It’s hard for employees to know how to amplify your company posts if you don’t provide the guidelines and suggestions for them to follow. Make sure you have clearly written policies and rules of the road. Show examples of how to post on different networks. And remind them of your PR guidelines why you are at it.

For example, if a journalist starts a conversation on Twitter with you, contact your PR manager, so your tweet does not show up in the next article :-).

Social Media Personas Guidelines

3. Provide Pre-Written Posts and Images

Make it easy for employee to help augment your message by creating pre-written tweets and posts. They can always personalize them if they want, but the easier you make it for them to post something (and stay within guidelines), the more likely they will be to actually do it.

4. Use Separate Accounts for Work and Personal Personas

Separate your personal and company social media personas

One strategy some people use is creating separate accounts specifically for work-related information or for personal connections.  This can work if you feel uncomfortable pulling work-related stuff into your personal social media spaces and want to create work-only spaces.

This does not have to mean you have two Twitter accounts. You might just use the different networks in different ways.  For example, work stuff on LinkedIn and Twitter, personal stuff on Facebook and Instagram.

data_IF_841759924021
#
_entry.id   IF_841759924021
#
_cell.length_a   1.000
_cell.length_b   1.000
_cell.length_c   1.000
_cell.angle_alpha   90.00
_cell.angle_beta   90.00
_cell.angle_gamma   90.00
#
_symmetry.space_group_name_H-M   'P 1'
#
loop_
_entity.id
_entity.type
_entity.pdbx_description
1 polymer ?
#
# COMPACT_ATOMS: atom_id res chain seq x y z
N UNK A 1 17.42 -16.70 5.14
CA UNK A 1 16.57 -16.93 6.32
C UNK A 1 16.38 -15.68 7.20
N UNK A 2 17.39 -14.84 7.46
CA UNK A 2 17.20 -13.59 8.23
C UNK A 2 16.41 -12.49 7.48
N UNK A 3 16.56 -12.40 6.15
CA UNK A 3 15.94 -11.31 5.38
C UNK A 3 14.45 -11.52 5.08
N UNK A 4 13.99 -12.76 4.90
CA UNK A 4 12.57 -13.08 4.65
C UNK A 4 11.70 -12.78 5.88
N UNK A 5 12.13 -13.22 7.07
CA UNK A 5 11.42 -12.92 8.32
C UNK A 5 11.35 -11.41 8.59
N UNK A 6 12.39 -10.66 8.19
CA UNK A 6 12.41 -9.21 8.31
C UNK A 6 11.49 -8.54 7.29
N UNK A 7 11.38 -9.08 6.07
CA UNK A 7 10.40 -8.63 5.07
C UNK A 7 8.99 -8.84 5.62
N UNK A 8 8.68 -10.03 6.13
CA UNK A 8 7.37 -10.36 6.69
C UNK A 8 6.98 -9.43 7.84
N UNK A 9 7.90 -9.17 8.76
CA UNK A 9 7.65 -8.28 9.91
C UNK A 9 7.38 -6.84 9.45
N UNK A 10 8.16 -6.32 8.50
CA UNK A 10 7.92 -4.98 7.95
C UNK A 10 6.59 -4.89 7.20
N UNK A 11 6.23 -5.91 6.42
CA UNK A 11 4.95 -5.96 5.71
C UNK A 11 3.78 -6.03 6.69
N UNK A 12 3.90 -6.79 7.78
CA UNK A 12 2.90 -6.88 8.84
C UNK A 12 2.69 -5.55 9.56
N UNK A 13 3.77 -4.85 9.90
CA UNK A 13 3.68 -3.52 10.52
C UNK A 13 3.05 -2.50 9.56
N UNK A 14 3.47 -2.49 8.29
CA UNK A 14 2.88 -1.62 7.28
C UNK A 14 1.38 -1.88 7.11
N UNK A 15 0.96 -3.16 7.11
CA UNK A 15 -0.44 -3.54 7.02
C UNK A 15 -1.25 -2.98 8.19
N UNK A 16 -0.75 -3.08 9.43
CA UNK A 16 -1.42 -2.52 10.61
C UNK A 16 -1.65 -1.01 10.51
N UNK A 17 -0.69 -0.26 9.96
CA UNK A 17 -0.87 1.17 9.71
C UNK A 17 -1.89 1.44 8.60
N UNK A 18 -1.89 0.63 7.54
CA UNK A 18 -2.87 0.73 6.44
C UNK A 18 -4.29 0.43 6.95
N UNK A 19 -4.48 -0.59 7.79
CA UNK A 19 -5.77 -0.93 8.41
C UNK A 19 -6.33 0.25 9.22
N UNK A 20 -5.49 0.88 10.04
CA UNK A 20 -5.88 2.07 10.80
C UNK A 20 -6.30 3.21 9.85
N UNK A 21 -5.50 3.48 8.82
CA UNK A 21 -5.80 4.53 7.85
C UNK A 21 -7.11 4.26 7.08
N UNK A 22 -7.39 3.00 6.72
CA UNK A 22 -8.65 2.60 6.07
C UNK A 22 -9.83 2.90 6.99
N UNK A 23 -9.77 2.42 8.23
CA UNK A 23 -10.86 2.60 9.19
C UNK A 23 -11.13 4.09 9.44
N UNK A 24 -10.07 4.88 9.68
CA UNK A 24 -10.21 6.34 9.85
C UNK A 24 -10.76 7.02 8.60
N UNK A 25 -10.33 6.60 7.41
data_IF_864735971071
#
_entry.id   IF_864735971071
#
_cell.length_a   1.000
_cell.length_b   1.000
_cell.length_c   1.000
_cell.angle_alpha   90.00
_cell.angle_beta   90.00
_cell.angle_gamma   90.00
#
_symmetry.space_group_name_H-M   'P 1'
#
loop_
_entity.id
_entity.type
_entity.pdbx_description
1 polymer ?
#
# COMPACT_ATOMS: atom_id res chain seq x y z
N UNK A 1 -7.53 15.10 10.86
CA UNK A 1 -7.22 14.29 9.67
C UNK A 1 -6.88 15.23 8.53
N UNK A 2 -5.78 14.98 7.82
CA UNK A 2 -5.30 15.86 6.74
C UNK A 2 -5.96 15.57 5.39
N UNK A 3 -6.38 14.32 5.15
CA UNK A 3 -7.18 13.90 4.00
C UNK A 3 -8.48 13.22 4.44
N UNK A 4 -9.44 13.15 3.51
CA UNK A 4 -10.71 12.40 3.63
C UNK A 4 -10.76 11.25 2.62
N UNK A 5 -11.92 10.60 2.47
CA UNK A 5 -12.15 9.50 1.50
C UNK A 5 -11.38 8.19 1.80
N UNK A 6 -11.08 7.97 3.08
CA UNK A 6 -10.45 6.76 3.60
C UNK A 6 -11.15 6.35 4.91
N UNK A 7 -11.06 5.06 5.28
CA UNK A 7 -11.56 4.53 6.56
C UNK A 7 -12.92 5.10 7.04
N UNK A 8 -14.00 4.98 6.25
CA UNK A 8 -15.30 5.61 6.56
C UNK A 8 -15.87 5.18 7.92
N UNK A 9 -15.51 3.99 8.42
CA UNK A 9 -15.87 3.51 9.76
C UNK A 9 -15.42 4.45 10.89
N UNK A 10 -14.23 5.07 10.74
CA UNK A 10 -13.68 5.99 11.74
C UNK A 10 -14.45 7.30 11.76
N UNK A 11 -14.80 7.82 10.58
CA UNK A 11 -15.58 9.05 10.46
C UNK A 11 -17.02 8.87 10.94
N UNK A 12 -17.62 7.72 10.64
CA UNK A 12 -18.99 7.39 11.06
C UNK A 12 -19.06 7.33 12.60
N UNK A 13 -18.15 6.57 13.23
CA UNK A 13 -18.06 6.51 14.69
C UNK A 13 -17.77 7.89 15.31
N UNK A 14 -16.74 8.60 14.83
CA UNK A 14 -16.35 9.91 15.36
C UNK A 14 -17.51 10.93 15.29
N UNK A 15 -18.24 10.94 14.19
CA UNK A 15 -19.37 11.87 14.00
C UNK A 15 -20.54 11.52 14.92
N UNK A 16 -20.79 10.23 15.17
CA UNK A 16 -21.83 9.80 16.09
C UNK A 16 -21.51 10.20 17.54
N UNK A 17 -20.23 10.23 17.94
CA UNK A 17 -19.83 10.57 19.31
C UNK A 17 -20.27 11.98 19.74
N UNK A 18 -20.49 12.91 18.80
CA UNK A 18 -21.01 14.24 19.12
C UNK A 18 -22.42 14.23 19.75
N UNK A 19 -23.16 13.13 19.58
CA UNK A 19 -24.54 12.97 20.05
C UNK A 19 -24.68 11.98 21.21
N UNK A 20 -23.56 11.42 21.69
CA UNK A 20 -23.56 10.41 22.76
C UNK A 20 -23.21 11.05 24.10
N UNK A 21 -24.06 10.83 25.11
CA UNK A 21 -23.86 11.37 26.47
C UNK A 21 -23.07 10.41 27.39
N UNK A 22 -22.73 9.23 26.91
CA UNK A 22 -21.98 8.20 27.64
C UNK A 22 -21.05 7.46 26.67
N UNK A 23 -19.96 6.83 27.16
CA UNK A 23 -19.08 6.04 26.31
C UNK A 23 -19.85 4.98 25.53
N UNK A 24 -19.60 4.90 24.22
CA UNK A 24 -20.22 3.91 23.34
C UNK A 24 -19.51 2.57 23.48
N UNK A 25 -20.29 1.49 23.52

Regardless of how you balance this, make sure you are not being completely different across your work and personal social media personas.

You still need to be “you” on all social media. So, don’t overdo the corporate mode on your professional social media handles, and don’t get too personal, rude, opinionated or foul mouthed on your personal social handles.

As I like to remind my children, what you say on Facebook can be found, even if you think potential employers will only read your Twitter feed.

5. Target Your Message, but Don’t Assume

In a similar vein, it’s important to target your information to people you know will find it interesting but not to assume only they will be interested.

People are following you because of who and what you are. Whether friends, colleagues, gamers, schoolmates or people you met through your network, they pay attention to you or connect with you based on their relationship with you, a mutual interest or because they just like what you have to say.

Take time to target your message to who (and what channel) would find it most interesting. When you have a piece of info or something you believe will be interesting to a particular audience or subset of your social media list, make sure they know about it.